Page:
1. I agree that the stories and illustrations often are used to spice up the sermon rather than bring a further explanation. I personally think that a good introduction that puts the subject of the passage in one’s thoughts is the best thing to do. If you can raise the issue that the passage addresses, you can let it be addressed by the scriptures themselves.

    One thing that I have observed (a bit of a generalization I admit) is that most sermons that I have heard from many Methodist ministers are littered with extra-biblical stories. In fact, it seems that the formula is always the same.

  2. Caleb

    “Who wants to hear about the historical background of Romans when in that time 3 or 4 stories, illustrations, or jokes could be shared?”

    So true, its easier for the preacher, he doesn’t have to study as much. He also believes the people do not want to hear anything else. Or they might listen if he puts in a joke here and there.

    Solution to pancake syrup preaching! Teach new believers the purpose of preaching and what “preaching/teaching” is, rather than what they think it is.

    Its so true that many church members would rather hear humorious sermons, with little content. Our culture has driven this kind of thinking, and we as preachers have listen too much to the culture.

    Some preachers have mastered, triumph over, poor delivery of expositoral preaching/teaching. its not boring, taxing to hear delivered.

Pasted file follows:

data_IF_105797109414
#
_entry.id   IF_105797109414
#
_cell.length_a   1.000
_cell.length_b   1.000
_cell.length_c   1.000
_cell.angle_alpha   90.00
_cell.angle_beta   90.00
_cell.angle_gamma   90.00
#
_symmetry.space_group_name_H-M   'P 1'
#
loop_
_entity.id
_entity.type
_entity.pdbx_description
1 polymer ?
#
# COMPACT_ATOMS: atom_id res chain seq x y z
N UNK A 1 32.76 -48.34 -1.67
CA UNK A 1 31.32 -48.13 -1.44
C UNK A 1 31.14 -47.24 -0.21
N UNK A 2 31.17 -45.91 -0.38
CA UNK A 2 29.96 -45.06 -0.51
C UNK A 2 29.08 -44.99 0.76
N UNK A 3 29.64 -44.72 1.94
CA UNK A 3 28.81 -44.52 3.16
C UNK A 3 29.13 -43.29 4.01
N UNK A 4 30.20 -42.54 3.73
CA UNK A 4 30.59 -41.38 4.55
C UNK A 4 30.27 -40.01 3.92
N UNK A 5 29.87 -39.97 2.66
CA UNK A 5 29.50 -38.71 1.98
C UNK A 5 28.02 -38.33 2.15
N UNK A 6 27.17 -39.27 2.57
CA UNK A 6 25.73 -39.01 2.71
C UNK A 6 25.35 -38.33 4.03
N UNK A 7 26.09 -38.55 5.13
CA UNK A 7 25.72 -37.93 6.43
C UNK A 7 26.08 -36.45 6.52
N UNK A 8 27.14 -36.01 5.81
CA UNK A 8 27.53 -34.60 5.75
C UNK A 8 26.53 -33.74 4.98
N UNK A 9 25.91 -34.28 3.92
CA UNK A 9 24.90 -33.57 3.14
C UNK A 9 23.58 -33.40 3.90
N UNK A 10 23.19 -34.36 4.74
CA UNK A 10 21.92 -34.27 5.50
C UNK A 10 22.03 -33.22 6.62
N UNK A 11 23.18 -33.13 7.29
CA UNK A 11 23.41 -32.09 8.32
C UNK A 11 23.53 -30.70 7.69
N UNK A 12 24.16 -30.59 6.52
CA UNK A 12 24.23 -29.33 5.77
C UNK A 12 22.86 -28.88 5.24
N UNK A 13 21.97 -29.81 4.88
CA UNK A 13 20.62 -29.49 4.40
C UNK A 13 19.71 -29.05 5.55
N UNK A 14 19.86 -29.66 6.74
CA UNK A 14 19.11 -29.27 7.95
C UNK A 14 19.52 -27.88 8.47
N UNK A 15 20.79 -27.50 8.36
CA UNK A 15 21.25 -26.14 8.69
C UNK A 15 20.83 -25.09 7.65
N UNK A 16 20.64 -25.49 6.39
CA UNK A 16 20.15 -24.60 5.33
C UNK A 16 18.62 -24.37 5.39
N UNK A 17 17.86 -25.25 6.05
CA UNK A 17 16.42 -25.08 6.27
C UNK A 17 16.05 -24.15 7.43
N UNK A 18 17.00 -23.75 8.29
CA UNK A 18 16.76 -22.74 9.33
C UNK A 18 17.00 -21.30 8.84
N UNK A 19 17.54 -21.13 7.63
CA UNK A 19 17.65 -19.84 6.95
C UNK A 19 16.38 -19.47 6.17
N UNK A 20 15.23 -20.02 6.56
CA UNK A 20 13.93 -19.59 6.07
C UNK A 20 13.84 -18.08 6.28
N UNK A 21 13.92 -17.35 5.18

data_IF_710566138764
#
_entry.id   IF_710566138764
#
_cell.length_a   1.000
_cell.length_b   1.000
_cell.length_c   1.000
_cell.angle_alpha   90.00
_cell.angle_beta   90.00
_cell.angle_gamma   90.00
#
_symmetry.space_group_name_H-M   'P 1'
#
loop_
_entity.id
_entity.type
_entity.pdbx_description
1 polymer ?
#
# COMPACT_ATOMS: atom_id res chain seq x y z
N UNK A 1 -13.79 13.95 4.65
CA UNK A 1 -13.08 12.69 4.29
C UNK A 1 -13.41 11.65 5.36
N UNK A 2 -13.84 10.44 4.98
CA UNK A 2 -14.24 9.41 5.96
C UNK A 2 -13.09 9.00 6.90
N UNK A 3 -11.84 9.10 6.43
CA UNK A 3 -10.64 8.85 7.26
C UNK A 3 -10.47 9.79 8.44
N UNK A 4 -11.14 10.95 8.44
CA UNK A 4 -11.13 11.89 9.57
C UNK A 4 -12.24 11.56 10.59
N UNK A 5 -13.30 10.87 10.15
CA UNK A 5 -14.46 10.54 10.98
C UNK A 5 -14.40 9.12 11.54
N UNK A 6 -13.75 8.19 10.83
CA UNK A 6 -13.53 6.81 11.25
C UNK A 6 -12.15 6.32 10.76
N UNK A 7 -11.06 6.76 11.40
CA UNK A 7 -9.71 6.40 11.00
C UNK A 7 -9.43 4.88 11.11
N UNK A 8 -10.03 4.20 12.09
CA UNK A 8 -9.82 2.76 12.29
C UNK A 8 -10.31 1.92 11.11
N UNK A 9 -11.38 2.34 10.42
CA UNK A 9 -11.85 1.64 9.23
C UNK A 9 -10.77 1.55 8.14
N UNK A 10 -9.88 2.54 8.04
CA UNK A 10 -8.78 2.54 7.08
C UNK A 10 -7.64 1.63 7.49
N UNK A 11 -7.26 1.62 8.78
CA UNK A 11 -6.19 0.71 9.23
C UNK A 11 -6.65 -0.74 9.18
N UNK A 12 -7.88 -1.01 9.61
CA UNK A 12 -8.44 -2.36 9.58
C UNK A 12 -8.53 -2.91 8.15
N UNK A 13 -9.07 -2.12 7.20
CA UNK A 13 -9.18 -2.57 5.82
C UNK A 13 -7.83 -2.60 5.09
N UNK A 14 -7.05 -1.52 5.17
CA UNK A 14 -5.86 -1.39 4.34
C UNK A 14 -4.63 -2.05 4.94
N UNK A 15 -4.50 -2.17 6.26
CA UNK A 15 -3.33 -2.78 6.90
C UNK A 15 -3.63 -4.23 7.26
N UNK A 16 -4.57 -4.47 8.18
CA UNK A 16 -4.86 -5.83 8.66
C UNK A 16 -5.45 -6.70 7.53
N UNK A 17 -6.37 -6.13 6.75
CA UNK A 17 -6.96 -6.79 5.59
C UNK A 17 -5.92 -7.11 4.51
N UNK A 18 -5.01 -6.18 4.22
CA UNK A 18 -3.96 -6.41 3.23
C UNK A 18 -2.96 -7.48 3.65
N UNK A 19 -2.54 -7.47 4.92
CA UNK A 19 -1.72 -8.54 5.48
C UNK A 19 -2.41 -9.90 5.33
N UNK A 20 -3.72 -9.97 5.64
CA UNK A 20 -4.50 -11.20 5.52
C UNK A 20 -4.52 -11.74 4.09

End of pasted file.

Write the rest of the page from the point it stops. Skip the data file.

A good delivery of a expository preaching on the background of Paul, or Romans, then good content of the text, where people can see the text come alive, you can have church that loves to hear the Word preached, rather than jokes.

    Good article, Caleb.

    Charles

  3. Posted by Caleb Kolstad on January 29, 2008 at 1:20 am

    Steve,

    Thanks for your comments. Clearly there is a place for stories and illustrations.

    Charles,

    Great thoughts. Education is crucial, you’re right. I’m thankful to be part of a church where the Word is loved and our Sr. Pastor has been faithful to the Text for over 34 years.

    Caleb

  4. Great thoughts everyone. I, too, am thankful for a pastoral staff that believes in expository preaching and encourages the same from us “lay preachers” that get a chance every once in a while.

    I am all for illustrations if it helps the listener understand a point, but for the sake of time filler or a punch line, there is no room for such a thing.

  5. Posted by Caleb Kolstad on January 29, 2008 at 2:42 am

    Mark,

    Agreed! And too many illustrations can take away from the power of the text (explained and applied)

  6. Expository preaching and teaching unwaveringly begins and remains with the biblical text throughout the whole sermon. Rather than beginning with a human need or concern as the impetus for the sermon, the expository sermon deliberately reverses the action and has the sermon originate in the exposition of the Biblical text itself. Exposition starts with the Biblical text and holds fast to that text throughout the sermon or lesson.

    —Walter C. Kaiser Jr., Preaching and Teaching from the Old Testament, p. 50